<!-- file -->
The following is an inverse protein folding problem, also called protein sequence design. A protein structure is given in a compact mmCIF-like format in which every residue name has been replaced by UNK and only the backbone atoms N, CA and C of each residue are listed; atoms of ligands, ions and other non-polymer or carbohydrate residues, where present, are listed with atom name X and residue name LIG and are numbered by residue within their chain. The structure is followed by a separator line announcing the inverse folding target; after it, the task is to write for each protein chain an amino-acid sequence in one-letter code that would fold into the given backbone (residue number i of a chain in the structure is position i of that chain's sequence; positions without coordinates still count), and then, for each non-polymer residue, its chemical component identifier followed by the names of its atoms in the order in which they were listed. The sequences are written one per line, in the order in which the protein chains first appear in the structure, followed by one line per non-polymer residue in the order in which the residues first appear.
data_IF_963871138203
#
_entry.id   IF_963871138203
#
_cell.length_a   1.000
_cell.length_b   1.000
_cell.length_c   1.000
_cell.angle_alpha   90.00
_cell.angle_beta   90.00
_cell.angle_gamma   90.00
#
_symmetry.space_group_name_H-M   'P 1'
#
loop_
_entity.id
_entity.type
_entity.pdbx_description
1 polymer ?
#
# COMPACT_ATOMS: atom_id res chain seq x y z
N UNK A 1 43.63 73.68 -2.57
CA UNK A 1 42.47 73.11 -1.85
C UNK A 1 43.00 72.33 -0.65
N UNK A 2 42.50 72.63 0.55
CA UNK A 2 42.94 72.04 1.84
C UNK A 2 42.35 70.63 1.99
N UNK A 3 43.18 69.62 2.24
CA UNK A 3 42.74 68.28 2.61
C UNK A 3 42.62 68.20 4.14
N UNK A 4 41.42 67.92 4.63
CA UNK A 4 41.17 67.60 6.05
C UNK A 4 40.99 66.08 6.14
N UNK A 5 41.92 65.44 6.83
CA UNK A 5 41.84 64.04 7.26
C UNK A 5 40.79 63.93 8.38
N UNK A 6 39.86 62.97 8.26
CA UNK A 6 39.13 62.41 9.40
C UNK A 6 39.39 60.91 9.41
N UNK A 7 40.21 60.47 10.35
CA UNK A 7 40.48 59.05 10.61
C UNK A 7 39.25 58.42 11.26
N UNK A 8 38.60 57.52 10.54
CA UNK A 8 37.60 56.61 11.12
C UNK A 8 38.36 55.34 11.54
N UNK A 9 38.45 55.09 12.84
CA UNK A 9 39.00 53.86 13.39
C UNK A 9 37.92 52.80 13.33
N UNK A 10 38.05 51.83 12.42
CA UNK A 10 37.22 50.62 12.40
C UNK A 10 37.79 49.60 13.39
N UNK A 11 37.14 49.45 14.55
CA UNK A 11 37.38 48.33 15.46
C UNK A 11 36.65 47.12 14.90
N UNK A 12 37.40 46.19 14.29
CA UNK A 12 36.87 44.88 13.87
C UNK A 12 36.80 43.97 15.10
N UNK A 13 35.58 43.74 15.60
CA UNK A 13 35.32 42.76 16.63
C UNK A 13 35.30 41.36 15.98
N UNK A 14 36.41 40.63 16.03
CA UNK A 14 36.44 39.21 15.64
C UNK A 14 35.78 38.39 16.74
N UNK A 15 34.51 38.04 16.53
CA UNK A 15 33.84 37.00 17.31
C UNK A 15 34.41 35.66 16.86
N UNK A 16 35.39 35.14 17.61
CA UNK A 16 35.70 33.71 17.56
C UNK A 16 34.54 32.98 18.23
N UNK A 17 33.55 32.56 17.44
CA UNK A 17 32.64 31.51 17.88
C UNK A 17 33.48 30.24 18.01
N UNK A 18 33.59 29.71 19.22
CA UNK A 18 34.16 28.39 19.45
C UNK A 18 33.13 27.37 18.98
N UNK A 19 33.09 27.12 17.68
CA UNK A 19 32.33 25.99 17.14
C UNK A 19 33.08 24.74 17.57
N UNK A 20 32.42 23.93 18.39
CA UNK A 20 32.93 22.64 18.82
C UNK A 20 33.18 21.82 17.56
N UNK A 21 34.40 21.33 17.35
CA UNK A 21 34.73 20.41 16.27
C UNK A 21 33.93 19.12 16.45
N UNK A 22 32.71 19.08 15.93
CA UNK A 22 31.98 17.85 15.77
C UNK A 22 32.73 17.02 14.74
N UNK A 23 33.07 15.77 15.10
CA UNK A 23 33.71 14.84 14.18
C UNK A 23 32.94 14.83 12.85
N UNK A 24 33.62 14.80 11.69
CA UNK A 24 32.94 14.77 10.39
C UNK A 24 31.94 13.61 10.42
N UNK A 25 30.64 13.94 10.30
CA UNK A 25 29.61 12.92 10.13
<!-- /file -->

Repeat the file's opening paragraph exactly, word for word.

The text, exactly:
The following is an inverse protein folding problem, also called protein sequence design. A protein structure is given in a compact mmCIF-like format in which every residue name has been replaced by UNK and only the backbone atoms N, CA and C of each residue are listed; atoms of ligands, ions and other non-polymer or carbohydrate residues, where present, are listed with atom name X and residue name LIG and are numbered by residue within their chain. The structure is followed by a separator line announcing the inverse folding target; after it, the task is to write for each protein chain an amino-acid sequence in one-letter code that would fold into the given backbone (residue number i of a chain in the structure is position i of that chain's sequence; positions without coordinates still count), and then, for each non-polymer residue, its chemical component identifier followed by the names of its atoms in the order in which they were listed. The sequences are written one per line, in the order in which the protein chains first appear in the structure, followed by one line per non-polymer residue in the order in which the residues first appear.